From the BBC:
“The existence of E Squadron is well known within the special forces community but has not hitherto been discussed publicly. It was formed five years ago to work closely with the intelligence service MI6, and is mainly involved in missions where maximum discretion is required, say Whitehall insiders.
Its role as a small, handpicked force operating with MI6 makes it the modern-day successor to the shadowy cell sometimes referred to as the Increment.
While the existence of teams of this kind is a gift for thriller writers looking to insert a hit team of hardened SAS men into their plotline, the reality of E Squadron’s operations has been a little more prosaic.
Last March’s debacle, in which six members of the squadron were caught in Libya, was highly embarrassing. The reason for their presence, escorting two people from MI6, gives a clue to the facilitating role they often play in foreign intelligence operations in risky places.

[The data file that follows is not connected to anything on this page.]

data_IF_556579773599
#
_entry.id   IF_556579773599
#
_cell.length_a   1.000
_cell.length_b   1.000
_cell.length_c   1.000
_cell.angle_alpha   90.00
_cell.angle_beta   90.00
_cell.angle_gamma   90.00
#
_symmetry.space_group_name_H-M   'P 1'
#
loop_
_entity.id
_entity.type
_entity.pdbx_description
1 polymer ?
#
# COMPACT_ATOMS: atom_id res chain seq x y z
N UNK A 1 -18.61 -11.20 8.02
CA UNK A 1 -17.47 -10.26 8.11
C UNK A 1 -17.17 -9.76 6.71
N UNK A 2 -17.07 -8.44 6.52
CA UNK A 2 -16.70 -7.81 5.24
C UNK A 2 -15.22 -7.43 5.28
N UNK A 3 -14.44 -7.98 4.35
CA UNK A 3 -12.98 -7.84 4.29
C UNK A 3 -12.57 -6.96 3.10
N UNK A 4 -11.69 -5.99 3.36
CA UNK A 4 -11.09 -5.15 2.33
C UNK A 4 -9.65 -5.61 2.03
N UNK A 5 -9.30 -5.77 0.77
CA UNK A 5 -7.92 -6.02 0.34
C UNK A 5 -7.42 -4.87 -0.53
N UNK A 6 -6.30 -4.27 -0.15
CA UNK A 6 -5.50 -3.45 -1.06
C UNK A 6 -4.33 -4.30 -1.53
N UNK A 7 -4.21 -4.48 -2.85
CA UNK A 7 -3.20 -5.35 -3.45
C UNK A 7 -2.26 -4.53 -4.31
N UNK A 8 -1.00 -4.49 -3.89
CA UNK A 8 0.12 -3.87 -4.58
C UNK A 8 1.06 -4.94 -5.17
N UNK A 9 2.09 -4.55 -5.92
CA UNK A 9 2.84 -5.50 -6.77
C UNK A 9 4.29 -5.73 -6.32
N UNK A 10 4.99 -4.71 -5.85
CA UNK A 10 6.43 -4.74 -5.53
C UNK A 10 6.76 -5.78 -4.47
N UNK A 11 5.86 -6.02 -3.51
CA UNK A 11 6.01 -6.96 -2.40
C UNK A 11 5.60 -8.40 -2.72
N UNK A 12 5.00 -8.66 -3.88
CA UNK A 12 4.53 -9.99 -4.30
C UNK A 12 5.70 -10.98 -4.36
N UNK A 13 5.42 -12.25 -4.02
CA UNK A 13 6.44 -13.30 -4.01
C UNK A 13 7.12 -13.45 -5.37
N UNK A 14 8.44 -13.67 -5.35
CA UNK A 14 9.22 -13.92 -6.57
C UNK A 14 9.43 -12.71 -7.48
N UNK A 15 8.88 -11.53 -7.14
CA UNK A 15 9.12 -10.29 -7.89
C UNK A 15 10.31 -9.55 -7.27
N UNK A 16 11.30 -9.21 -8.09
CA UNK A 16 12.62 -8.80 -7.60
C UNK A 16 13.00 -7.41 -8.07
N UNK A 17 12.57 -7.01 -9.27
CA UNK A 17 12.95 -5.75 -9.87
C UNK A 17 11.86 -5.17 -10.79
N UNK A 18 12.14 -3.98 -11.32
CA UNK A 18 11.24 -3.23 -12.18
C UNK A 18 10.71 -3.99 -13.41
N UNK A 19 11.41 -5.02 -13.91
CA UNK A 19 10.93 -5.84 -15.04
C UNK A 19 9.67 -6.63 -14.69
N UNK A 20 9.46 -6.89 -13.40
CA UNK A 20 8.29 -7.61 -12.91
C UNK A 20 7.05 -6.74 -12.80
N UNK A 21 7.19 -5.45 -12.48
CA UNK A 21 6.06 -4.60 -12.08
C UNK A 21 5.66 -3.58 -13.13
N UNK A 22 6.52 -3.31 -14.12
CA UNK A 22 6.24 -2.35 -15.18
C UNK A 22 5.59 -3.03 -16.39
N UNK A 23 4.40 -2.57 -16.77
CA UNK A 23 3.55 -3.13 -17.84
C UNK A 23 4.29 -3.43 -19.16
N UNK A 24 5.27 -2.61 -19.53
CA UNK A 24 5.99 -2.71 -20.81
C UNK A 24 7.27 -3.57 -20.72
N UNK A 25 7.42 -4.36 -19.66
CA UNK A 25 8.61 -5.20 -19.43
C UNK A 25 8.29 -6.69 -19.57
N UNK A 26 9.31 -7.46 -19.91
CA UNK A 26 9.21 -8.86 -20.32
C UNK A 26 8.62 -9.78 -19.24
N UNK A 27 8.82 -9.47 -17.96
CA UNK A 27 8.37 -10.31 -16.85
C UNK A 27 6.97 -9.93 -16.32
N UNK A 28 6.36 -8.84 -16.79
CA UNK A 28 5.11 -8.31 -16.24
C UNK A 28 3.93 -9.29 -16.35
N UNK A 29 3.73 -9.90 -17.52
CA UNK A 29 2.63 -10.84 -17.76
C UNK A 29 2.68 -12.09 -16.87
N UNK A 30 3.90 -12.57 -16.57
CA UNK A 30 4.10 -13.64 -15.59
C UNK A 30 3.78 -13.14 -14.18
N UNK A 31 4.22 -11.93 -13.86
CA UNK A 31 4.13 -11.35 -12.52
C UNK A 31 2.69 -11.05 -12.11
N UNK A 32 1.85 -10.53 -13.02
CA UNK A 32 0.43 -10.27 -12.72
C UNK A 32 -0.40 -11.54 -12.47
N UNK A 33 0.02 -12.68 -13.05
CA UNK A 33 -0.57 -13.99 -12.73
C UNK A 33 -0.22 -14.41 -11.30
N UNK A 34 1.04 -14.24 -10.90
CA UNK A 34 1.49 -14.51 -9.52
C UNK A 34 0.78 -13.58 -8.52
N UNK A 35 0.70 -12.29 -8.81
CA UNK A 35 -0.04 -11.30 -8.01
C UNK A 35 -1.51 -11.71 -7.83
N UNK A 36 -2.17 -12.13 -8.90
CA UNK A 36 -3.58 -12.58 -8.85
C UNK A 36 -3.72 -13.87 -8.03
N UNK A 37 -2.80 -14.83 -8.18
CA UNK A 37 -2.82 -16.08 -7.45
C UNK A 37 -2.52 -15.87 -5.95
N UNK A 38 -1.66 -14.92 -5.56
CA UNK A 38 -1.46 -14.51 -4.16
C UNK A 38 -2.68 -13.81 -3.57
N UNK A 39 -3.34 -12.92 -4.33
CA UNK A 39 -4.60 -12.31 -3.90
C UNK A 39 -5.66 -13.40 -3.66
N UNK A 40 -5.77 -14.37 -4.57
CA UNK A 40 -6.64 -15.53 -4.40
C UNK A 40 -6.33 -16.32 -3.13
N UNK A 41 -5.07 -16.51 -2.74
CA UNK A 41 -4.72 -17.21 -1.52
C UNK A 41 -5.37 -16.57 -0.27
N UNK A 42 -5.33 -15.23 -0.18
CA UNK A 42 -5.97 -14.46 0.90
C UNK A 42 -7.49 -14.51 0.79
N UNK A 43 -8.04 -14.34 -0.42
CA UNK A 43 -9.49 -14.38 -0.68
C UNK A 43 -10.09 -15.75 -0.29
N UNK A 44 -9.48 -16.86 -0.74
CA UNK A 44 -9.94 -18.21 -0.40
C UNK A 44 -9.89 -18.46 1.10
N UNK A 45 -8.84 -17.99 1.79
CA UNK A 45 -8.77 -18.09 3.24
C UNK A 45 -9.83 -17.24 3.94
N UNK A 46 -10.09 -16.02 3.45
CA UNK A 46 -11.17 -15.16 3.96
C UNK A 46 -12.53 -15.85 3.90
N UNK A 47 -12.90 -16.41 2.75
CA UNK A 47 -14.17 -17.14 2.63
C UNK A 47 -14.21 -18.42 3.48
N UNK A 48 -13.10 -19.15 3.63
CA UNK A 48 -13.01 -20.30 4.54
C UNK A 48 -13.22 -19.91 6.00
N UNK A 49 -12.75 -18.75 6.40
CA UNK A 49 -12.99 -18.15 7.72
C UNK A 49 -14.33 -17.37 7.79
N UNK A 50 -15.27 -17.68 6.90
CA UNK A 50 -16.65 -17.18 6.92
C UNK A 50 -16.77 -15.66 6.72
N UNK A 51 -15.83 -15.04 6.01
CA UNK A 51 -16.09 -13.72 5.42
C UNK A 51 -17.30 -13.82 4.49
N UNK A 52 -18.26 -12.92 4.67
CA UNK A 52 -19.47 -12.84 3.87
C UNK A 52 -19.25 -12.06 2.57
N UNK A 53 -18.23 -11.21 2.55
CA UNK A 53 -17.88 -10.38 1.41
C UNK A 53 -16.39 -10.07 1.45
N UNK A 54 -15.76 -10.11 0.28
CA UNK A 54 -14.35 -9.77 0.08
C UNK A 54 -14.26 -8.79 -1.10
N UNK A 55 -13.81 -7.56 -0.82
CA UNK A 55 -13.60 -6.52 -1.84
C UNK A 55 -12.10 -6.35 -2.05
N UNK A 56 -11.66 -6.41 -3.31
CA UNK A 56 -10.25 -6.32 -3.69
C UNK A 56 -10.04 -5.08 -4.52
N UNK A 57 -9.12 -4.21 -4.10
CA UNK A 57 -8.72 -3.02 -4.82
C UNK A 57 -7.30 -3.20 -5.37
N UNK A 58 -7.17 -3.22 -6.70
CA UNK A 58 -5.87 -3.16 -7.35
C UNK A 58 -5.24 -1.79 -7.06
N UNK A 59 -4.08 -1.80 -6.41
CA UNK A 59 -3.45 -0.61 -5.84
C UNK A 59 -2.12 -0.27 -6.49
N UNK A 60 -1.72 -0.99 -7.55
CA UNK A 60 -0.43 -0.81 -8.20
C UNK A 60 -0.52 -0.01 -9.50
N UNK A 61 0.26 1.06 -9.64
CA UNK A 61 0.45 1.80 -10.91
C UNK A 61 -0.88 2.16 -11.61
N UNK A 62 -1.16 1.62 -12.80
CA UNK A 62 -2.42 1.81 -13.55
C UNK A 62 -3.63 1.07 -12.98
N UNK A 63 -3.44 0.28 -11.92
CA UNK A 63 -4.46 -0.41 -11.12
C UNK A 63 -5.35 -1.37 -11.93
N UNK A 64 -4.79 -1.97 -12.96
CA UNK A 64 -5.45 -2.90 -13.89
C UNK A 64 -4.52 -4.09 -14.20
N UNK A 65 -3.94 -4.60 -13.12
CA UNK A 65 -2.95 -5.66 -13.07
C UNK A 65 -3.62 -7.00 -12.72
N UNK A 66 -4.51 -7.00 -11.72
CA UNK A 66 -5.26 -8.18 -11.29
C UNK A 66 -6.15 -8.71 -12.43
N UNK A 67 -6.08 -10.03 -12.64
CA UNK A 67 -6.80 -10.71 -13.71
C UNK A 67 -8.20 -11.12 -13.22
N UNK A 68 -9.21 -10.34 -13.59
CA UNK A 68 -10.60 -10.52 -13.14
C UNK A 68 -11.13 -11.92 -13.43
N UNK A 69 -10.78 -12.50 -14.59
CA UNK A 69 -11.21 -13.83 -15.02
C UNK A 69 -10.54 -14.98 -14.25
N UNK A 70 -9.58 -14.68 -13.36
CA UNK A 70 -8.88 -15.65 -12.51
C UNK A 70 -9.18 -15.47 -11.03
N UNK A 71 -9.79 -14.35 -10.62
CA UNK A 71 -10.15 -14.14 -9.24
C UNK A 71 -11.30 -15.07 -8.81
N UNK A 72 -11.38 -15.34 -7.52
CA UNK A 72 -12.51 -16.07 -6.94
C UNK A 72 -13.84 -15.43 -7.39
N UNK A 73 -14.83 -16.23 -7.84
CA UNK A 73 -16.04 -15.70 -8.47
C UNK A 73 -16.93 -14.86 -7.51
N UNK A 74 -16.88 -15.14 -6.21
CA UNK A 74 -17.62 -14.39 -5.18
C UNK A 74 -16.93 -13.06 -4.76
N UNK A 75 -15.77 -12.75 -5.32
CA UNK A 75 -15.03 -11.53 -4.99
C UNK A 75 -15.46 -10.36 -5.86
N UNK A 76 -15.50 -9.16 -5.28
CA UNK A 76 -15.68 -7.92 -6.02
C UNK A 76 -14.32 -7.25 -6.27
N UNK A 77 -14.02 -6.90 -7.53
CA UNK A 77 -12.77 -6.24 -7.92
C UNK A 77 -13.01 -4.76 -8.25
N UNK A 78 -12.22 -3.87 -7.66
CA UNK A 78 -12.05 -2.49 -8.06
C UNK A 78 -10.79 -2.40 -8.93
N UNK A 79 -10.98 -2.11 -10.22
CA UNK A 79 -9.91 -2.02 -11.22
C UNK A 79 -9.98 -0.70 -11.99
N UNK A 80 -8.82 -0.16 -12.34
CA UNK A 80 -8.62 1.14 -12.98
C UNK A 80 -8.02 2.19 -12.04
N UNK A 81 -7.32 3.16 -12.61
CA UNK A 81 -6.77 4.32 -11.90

After 9/11, with major military commitments in Afghanistan and then Iraq, MI6 stepped up its intelligence-gathering in many places that had hitherto been off the radar or considered too dangerous.
It was often backed up by UK special forces, but the competing demands on them to support special operations in Afghanistan and Iraq eventually led to the creation of E Squadron.
According to special forces people, E Squadron is a composite organisation formed from selected SAS, SBS and Special Reconnaissance Regiment operators. It is not technically part of the SAS or SBS, but at the disposal of the Director of Special Forces and MI6.
The squadron often operates in plain clothes and with the full range of national support, such as false identities, at its disposal.
Whitehall sources suggest E Squadron was prepared to launch a rescue of a British citizen kidnapped in the Sahara in 2009, but could not obtain political clearance to do so before he was murdered by the hostage-takers.”